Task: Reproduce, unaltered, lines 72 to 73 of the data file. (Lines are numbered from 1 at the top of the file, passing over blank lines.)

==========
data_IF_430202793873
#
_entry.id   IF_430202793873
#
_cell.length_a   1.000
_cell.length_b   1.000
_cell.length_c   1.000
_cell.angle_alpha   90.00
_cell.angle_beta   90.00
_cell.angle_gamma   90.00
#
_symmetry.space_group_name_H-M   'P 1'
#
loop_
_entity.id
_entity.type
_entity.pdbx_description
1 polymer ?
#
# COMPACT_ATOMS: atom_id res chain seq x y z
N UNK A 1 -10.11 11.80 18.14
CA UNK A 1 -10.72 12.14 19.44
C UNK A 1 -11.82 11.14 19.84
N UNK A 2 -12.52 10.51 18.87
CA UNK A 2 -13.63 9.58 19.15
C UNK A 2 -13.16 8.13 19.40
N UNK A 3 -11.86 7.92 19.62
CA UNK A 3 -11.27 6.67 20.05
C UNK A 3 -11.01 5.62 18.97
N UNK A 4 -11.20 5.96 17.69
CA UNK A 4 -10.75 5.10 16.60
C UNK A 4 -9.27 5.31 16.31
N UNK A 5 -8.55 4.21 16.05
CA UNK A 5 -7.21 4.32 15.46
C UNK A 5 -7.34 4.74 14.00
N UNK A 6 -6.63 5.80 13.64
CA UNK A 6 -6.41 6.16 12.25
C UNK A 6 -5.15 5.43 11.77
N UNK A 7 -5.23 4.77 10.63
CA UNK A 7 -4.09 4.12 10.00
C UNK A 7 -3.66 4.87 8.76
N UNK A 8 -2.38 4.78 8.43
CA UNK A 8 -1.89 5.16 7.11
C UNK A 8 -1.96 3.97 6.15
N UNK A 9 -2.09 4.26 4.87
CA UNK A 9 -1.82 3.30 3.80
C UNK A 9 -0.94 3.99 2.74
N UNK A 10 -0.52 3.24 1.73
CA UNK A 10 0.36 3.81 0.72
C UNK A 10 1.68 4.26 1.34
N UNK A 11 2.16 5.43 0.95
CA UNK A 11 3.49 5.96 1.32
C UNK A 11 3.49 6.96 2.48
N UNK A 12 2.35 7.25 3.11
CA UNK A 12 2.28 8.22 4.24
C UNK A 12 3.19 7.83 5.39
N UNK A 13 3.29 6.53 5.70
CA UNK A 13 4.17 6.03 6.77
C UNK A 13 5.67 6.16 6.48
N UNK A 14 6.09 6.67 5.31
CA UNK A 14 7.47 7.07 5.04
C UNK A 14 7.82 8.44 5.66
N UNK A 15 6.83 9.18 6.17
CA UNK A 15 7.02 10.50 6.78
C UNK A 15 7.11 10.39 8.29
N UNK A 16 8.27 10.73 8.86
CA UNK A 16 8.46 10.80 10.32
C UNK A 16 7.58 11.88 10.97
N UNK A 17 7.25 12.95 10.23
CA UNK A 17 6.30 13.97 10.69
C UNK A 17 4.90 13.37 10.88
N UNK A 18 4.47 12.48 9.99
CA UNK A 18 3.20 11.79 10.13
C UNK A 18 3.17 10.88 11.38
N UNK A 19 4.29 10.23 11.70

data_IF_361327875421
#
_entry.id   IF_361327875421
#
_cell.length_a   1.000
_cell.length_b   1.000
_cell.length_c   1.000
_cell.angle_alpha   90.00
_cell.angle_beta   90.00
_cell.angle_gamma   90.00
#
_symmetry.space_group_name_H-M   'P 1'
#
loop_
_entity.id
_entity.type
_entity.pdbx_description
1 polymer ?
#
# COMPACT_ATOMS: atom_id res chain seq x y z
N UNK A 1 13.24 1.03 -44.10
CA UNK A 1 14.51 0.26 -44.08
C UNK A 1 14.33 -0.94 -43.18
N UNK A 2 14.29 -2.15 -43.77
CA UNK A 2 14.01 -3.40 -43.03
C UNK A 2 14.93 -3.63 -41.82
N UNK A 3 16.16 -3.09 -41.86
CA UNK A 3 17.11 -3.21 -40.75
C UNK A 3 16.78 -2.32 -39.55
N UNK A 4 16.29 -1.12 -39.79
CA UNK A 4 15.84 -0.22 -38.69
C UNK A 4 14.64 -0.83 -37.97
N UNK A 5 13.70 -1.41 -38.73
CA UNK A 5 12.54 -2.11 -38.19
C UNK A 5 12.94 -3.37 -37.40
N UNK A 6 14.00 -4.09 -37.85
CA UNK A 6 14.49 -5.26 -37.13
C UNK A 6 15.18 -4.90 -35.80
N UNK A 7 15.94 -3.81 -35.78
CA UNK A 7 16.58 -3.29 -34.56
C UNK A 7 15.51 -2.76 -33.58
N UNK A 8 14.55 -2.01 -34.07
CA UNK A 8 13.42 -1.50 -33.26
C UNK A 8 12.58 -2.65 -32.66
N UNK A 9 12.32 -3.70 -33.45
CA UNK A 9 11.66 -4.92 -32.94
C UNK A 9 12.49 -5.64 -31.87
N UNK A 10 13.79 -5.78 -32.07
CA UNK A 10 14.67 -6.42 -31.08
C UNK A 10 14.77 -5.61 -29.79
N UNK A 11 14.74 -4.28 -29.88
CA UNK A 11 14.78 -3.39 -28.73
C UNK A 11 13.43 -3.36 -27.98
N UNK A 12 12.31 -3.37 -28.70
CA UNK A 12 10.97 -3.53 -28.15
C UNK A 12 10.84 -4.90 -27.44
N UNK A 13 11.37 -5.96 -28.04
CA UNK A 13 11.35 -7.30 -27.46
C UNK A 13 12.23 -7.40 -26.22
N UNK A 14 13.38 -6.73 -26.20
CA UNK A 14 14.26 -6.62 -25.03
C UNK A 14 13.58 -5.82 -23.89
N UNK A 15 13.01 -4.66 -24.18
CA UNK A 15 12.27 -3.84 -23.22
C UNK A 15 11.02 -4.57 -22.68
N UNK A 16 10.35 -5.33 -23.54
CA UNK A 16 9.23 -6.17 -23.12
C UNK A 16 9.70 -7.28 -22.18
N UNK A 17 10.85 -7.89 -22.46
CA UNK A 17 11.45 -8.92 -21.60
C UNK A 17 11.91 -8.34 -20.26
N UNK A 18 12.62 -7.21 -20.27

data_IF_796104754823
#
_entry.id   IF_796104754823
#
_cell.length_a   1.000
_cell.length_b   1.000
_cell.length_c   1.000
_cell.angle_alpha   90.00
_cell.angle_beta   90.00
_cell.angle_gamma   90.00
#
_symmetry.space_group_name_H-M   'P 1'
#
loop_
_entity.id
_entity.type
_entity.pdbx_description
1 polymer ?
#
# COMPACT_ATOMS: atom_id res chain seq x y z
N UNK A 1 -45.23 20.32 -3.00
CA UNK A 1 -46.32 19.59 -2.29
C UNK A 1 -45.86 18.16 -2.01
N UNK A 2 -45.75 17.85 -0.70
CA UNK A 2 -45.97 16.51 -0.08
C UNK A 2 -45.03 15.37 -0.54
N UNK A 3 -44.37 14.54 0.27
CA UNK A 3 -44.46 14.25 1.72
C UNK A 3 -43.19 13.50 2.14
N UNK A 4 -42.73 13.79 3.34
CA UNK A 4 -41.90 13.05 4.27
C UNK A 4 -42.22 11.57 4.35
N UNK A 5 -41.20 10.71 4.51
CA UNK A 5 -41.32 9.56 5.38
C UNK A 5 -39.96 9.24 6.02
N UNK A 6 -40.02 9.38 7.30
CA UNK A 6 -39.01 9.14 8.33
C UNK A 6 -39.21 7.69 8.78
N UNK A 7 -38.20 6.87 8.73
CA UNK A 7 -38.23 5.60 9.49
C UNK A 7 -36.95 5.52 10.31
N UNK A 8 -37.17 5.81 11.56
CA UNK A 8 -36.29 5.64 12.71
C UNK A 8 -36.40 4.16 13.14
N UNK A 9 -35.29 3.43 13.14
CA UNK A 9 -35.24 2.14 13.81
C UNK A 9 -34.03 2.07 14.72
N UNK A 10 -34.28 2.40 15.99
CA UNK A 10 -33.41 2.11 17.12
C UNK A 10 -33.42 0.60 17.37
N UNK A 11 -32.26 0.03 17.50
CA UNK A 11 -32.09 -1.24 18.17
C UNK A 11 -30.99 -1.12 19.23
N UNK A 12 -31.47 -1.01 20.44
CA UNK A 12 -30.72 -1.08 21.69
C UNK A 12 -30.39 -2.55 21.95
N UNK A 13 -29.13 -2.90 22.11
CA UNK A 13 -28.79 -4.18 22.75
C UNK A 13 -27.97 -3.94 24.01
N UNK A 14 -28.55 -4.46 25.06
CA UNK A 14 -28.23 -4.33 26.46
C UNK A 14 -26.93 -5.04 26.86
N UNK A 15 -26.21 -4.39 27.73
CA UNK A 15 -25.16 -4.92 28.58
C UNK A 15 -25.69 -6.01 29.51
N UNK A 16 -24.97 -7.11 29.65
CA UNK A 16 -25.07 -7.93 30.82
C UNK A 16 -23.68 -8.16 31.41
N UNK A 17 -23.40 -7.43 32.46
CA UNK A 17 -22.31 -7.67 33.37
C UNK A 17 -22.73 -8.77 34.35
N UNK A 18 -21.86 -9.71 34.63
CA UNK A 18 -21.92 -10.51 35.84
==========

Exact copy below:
N UNK A 18 4.47 12.48 9.99
CA UNK A 18 3.20 11.79 10.13